measures. In other words, when the disease is still progressively active by
signs of inflammation the x-rays were not becoming worse or indicating more
damage to bone and joint. So apparently Humira seems to provide good control and
protection for the bone.
Researchers from Stanford, UCSD, Texas, and Britain reported analogously to
the previously mentioned study for the same clinical response in a patient with
rheumatoid arthritis -- those that were being treated with methotrexate had
worse x-ray progression then those who received methotrexate and Humira (adalimumab).
This difference in x-rays was noticed at six months and increased during the two
years of the study. This study also emphasizes that x-ray progression was better
controlled when an aggressive such as the treatment such as the injectable
Humira was added the methotrexate treatment. It was also noted by researchers in
Sweden, UCSD, University of Texas Southwestern that Humira taken every other
week with or without methotrexate is fine as a treatment for the vast majority
of patients and that weekly Humira did not significantly add benefit to most
patients and that weekly Humira does not significantly add benefit to most
patients. You see sometime doctors will advocate or recommend weekly Humira in
patients that aren't doing well. This study tells us that we should still start
out with every other week regimen.
Tumor Necrosis Factor (TNF) and Methotrexate
A paper was presented that showed that patients that received anti tumor
necrosis factor (TNF) treatment with methotrexate did better and had a more
sustained response to treatment then those that received TNF alone. It seems
that combination therapy is more effective in treating rheumatoid disease.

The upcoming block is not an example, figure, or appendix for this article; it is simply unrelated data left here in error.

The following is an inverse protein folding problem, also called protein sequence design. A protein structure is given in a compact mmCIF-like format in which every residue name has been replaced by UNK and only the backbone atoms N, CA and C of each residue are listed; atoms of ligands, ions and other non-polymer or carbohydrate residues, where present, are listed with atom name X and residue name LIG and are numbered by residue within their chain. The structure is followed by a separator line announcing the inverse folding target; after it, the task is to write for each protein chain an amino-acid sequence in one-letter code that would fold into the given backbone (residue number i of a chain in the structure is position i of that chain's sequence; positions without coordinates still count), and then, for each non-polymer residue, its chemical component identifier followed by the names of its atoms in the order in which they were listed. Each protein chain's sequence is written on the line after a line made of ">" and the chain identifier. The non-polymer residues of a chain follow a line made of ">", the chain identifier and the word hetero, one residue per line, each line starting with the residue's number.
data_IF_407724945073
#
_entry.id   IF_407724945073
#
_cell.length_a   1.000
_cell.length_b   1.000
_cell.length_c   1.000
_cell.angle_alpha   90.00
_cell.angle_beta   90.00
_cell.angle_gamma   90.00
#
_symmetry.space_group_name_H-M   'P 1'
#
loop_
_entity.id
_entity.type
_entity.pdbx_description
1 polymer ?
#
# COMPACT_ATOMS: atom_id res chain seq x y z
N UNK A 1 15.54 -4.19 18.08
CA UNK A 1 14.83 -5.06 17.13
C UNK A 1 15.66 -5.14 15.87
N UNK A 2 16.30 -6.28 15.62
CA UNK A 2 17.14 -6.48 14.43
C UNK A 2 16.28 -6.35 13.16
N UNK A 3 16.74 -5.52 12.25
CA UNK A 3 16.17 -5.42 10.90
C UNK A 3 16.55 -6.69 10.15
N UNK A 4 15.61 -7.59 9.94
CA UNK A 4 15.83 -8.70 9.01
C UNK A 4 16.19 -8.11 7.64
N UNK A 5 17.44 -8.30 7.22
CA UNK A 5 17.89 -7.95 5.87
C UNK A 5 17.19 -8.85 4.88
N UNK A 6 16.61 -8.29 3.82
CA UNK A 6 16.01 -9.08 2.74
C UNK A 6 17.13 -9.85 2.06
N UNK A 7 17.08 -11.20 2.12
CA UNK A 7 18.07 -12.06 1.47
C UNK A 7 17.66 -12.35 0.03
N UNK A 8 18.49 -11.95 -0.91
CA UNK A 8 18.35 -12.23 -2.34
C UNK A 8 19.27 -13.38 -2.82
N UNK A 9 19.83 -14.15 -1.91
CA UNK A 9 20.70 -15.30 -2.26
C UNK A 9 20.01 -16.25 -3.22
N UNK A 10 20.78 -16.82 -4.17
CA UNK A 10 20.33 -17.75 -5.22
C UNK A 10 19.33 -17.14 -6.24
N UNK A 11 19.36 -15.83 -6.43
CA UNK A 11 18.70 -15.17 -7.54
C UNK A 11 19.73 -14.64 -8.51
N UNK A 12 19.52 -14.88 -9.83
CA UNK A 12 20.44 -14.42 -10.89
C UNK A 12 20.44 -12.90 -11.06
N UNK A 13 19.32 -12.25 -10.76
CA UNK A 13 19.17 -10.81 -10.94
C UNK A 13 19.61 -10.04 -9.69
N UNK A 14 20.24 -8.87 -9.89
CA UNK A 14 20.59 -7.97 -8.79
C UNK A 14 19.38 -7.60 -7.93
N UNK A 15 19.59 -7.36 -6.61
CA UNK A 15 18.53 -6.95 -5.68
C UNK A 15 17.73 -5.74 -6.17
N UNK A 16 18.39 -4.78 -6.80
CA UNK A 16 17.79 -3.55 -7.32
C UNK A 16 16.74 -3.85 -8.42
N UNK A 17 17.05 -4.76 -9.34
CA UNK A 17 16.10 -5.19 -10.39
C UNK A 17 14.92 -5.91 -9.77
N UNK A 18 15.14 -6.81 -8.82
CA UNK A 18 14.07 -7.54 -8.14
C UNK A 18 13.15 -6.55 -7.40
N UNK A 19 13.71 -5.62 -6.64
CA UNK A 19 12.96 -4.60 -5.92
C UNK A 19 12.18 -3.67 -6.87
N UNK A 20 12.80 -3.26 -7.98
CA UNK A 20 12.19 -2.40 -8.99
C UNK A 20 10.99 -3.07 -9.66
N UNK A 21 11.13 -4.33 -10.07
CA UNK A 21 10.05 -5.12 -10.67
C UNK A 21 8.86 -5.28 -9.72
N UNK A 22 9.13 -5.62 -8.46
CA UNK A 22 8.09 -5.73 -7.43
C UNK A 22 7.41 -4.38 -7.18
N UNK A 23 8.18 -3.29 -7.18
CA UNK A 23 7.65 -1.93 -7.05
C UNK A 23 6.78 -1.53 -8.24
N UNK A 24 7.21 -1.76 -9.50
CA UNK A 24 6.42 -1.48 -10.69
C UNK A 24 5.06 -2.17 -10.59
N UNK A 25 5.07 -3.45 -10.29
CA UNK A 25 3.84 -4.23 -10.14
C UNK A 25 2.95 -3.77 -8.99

Moreover, researchers from the Netherlands reported that patients who failed
methotrexate alone adding another DMARD (disease modifying anti-rheumatic drug)
or switching to another DMARD was not significantly effective, but adding
Remicade (infliximab) was helpful. This seems to indicate that when we fail an
initial DMARD it is very reasonable to step up treatment to the aggressive
anti-rheumatic treatment that blocks TNF -- Enbrel (etanercept), Remicade (infliximab),
and Humira (adalimumab).
Abatacept - New Treatment for Rheumatoid Arthritis
Finally the last paper I would like to present was a paper from Stanford,
University of Cincinnati, Denver, and France in a multicenter study with a new
treatment that may be available soon. This treatment whose generic name is
abatacept, is used by intravenous infusion. This significant paper demonstrates
that abatacept works in patients who fail treatments that are directed against
tumor necrosis factor (TNF). This seems to be true in the research for any stage
of rheumatoid arthritis. By way of background, not all patients respond to TNF
drug treatment (Remicade, Emberal, and Humira). Abatacept which works by a very
different mechanism then these TNF drugs may soon be an option for patients
whose rheumatoid disease did not respond to TNF inhibiting drug.
For more on rheumatoid arthritis information, go to the
Rheumatoid Arthritis Center.